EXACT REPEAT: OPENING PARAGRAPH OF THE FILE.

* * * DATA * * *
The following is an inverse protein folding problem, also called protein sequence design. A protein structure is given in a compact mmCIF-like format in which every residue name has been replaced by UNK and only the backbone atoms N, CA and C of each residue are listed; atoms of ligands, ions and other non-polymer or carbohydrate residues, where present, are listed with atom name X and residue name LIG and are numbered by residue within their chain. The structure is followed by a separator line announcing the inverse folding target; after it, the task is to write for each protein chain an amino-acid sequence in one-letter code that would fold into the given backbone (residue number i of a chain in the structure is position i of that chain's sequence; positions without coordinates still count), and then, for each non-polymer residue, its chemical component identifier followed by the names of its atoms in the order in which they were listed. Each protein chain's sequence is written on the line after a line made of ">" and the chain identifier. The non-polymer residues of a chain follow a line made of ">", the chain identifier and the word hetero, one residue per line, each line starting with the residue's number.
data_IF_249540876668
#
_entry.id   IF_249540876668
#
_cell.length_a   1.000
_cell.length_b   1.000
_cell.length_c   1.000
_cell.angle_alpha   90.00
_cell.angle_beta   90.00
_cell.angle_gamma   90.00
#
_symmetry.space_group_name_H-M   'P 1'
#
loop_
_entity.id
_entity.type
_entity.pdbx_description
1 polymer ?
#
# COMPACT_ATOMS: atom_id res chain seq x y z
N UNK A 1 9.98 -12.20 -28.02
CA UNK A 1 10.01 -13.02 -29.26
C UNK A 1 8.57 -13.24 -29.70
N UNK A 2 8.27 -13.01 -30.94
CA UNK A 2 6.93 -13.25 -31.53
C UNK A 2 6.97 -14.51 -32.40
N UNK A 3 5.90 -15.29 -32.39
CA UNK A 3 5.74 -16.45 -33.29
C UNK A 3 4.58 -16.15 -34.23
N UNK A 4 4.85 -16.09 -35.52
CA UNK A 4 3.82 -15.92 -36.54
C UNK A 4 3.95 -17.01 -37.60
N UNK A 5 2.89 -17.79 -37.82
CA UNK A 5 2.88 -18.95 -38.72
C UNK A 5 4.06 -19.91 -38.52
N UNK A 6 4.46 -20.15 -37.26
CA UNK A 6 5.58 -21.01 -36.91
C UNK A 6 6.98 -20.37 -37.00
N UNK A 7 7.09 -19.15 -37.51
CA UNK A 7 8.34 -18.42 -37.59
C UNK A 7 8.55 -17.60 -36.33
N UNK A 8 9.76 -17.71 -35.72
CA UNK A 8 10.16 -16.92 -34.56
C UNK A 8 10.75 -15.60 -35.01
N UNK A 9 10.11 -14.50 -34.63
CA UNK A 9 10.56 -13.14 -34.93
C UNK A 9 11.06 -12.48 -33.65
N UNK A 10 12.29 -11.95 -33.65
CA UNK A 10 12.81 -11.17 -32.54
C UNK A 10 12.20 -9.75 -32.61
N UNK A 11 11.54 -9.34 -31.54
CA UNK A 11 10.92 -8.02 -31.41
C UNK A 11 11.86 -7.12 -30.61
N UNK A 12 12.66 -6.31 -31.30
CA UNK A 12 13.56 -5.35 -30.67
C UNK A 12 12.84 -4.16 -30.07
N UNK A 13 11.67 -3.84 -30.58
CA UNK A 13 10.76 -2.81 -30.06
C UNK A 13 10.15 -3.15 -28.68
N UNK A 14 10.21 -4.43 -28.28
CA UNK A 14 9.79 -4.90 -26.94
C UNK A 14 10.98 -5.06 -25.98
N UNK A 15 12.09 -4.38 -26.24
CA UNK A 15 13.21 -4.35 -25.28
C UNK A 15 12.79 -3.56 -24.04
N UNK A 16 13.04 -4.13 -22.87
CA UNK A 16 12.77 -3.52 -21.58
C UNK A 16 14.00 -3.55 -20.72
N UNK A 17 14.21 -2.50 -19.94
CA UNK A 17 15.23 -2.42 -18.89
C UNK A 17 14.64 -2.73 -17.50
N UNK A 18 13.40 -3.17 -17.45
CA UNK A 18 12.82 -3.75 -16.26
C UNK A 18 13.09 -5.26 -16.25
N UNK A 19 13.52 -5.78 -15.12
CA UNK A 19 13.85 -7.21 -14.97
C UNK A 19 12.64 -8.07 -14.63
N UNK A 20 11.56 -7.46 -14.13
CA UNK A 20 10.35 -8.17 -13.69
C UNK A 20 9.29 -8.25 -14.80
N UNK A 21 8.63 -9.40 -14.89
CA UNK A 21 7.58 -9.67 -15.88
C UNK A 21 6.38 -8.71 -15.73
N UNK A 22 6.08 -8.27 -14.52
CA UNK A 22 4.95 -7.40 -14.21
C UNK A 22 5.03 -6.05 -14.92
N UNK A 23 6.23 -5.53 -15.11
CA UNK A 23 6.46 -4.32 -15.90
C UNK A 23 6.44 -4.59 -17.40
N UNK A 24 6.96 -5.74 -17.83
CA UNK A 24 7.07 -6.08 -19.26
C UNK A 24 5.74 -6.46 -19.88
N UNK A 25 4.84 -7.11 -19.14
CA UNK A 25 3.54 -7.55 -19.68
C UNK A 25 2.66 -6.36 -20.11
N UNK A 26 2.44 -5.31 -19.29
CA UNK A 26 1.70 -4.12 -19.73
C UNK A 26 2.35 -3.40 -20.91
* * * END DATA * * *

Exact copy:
The following is an inverse protein folding problem, also called protein sequence design. A protein structure is given in a compact mmCIF-like format in which every residue name has been replaced by UNK and only the backbone atoms N, CA and C of each residue are listed; atoms of ligands, ions and other non-polymer or carbohydrate residues, where present, are listed with atom name X and residue name LIG and are numbered by residue within their chain. The structure is followed by a separator line announcing the inverse folding target; after it, the task is to write for each protein chain an amino-acid sequence in one-letter code that would fold into the given backbone (residue number i of a chain in the structure is position i of that chain's sequence; positions without coordinates still count), and then, for each non-polymer residue, its chemical component identifier followed by the names of its atoms in the order in which they were listed. Each protein chain's sequence is written on the line after a line made of ">" and the chain identifier. The non-polymer residues of a chain follow a line made of ">", the chain identifier and the word hetero, one residue per line, each line starting with the residue's number.